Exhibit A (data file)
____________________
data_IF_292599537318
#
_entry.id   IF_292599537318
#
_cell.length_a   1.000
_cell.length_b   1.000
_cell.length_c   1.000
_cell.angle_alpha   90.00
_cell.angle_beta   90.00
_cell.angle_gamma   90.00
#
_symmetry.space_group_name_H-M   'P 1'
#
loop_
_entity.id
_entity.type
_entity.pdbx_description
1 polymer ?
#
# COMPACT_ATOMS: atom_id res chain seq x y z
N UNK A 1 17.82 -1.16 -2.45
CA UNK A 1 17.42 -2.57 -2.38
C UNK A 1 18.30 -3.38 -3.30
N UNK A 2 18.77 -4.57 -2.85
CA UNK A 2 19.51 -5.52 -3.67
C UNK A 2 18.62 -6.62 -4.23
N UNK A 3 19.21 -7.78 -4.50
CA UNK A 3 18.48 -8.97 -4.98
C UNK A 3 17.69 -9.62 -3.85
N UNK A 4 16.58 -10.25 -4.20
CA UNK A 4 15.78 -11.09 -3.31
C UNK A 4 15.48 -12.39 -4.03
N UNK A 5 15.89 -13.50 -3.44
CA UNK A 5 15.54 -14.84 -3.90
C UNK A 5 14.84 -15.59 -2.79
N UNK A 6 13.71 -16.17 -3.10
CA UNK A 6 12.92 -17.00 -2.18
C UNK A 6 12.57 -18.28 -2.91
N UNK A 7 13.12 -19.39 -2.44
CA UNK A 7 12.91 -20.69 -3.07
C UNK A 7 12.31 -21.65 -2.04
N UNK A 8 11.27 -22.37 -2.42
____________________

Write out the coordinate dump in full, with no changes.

data_IF_292599537318
#
_entry.id   IF_292599537318
#
_cell.length_a   1.000
_cell.length_b   1.000
_cell.length_c   1.000
_cell.angle_alpha   90.00
_cell.angle_beta   90.00
_cell.angle_gamma   90.00
#
_symmetry.space_group_name_H-M   'P 1'
#
loop_
_entity.id
_entity.type
_entity.pdbx_description
1 polymer ?
#
# COMPACT_ATOMS: atom_id res chain seq x y z
N UNK A 1 17.82 -1.16 -2.45
CA UNK A 1 17.42 -2.57 -2.38
C UNK A 1 18.30 -3.38 -3.30
N UNK A 2 18.77 -4.57 -2.85
CA UNK A 2 19.51 -5.52 -3.67
C UNK A 2 18.62 -6.62 -4.23
N UNK A 3 19.21 -7.78 -4.50
CA UNK A 3 18.48 -8.97 -4.98
C UNK A 3 17.69 -9.62 -3.85
N UNK A 4 16.58 -10.25 -4.20
CA UNK A 4 15.78 -11.09 -3.31
C UNK A 4 15.48 -12.39 -4.03
N UNK A 5 15.89 -13.50 -3.44
CA UNK A 5 15.54 -14.84 -3.90
C UNK A 5 14.84 -15.59 -2.79
N UNK A 6 13.71 -16.17 -3.10
CA UNK A 6 12.92 -17.00 -2.18
C UNK A 6 12.57 -18.28 -2.91
N UNK A 7 13.12 -19.39 -2.44
CA UNK A 7 12.91 -20.69 -3.07
C UNK A 7 12.31 -21.65 -2.04
N UNK A 8 11.27 -22.37 -2.42